No grouping of human beings is without some amount of politics. Managing deployment of Six Sigma in your organization will unavoidably run into some personal issues and conflict. However, with deft handling of the personal and political issues that come up, along with patience and perseverance, your Six Sigma deployment will not get derailed.
Political factors that can affect a Six Sigma project include personal resistance to change, inflexible company policies, and incompatibility with existing organizational methods and goals. Not surprisingly, all of these factors also affect business processes of any kind. They are not unique to Six Sigma. This is one of Six Sigma’s strengths: realistically acknowledging the way politics work in an organization. Six Sigma is not just number crunching. It understands the importance of and encourages the involvement of people throughout and at all levels of the organization working together toward a common goal. Six Sigma encourages planning, communication, and openness about processes, procedures, and information.
Many people see change, any change, as loss—a loss of their power or a loss of the security of the old way of doing things. Thus, people are prone to defend the old way, out of habit and out of unease. They wonder how change will affect them and what exactly happens behind the scenes and if they don’t know, become apprehensive. This is a problem that can be overcome through communication. Six Sigma successes require clear and open communication at all levels. Any change in an organization will meet some resistance, either intentional or just from inertia. When management can effectively communicate that it is behind that change and can communicate the positive aspects of the change, resistance and “turf” politics can be countered and overcome.
Another problem is people who disregard the value and power of Six Sigma and consequently, they are reluctant to support Six Sigma projects. To the uninitiated, Six Sigma may appear similar to or simply an evolution of other quality programs. There have been so many quality improvement fads over the years. It is not surprising that people are now a little jaded. Others may see Six Sigma as solely another cost-cutting or productivity enhancement fad. This is a short-sighted view. Six Sigma is neither a fad nor just another quality initiative. It is a “way of life.” It is a multi-level, cyclical movement toward continual process improvement. The quality improvement fads sell themselves as cheap and easy quick fixes. The reality is that there are no quick fixes to significant process improvement. Six Sigma understands that; it is not a simple quick process. However, the right Six Sigma training and information will help people to understand that Six Sigma is significantly different; it is a robust continuous improvement strategy and process.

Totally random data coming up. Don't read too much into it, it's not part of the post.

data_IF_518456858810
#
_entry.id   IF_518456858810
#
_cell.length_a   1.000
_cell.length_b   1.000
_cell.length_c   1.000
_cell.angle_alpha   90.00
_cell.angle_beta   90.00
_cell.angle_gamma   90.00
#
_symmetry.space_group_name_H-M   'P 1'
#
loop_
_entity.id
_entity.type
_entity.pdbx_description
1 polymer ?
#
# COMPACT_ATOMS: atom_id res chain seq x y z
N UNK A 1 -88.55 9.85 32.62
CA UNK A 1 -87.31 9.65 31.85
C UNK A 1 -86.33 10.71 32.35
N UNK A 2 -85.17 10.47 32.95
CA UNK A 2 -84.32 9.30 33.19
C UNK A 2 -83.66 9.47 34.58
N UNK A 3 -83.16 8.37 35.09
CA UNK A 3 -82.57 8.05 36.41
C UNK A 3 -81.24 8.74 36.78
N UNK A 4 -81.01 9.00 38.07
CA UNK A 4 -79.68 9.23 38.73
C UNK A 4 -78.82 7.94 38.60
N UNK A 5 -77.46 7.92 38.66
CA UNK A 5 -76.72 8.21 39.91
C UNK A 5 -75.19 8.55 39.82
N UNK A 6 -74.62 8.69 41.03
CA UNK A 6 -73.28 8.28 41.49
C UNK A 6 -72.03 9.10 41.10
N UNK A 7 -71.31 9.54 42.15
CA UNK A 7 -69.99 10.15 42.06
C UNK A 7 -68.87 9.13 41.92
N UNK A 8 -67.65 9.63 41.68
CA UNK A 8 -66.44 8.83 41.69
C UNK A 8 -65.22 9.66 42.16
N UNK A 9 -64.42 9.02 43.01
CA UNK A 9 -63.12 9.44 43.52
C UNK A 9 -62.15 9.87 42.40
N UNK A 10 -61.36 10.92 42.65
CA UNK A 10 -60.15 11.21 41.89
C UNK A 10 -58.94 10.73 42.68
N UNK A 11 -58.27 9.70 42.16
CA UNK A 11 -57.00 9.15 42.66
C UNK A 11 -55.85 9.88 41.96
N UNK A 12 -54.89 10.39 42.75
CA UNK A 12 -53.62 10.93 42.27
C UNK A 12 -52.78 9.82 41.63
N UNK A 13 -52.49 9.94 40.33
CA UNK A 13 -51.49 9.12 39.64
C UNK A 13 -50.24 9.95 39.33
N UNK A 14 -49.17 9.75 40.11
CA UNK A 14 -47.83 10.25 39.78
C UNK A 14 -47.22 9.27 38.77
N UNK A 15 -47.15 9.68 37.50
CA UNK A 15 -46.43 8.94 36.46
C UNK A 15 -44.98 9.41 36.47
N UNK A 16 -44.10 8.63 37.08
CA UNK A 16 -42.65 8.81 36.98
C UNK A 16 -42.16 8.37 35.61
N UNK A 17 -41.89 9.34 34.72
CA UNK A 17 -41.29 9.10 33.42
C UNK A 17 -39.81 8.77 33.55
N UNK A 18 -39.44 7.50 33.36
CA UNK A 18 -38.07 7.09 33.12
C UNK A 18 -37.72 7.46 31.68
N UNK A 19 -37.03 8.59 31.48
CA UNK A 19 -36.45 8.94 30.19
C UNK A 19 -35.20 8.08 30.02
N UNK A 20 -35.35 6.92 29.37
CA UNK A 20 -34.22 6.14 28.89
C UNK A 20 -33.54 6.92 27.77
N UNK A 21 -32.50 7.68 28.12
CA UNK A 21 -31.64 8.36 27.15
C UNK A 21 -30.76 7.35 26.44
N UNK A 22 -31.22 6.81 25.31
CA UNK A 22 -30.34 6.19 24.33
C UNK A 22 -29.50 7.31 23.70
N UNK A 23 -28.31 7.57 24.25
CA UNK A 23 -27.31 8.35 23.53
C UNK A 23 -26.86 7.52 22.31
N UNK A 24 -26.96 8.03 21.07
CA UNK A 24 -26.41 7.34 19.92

Once projects are begun, Six Sigma projects can become a battle of wills for control over which strategy, approach, or tool is used. Team meetings can devolve into arguments over which measurement to use, how it will be calculated, which charts will be generated, whether to use DMAIC or DMADV, etc. Six Sigma is not about making things more difficult. It is about using common sense to make things easier. It is certainly about recognizing that there is more than one road to improvement and more than one right answer to a problem.
In overcoming political problems, the leadership of senior management is critical. Successful Six Sigma programs are built on a solid organizational foundation. The organizational structure and system needs to be clearly identified and communicated to the entire organization to successfully implement Six Sigma Quality. Becoming a Six Sigma organization doesn’t just happen. Planning and training goes into setting up a successful Six Sigma organization. Employee roles and responsibilities must be established and clearly communicated to all. For many companies successful in Six Sigma, the key factor has been the direct involvement of their top leaders.
Six Sigma is about getting everyone involved. A Six Sigma project forms a team of people who work together to identify problems and develop solutions. Such teams are not isolated teams rearranging the world for everyone else to live in. These teams are serving the organization by employing the skills and tools they have learned to increase quality and reduce defects. Instilling the team concept along with expert training will go a long way toward solving potential political troubles in your organization.
About the author
Peter Peterka is the Principal Consultant in practice areas of DMAIC and DFSS. Peter has fifteen years of experience performing as a Master Black Belt, and has over 25 years experience in industry as an improvement specialist and engineer working with numerous companies, including 3M, Dell, Dow, GE, HP, Intel, Motorola, Seagate, Xerox and even the US Men’s Olympic Team. Peter is a certified a Master Black Belt and holds an MS degree in Statistics from Iowa State and a BS in Chemical Engineering from Purdue. Peter worked for 3M over 10 years where he gained extensive experience applying Sigma Methodologies to a variety of processes.
Peter has successfully developed Six Sigma deployment strategies and training for Product and Process Development, Manufacturing and Business Process Improvement. His broad experience across many technologies helped him gain insight on how to apply Six Sigma methods to Business Processes.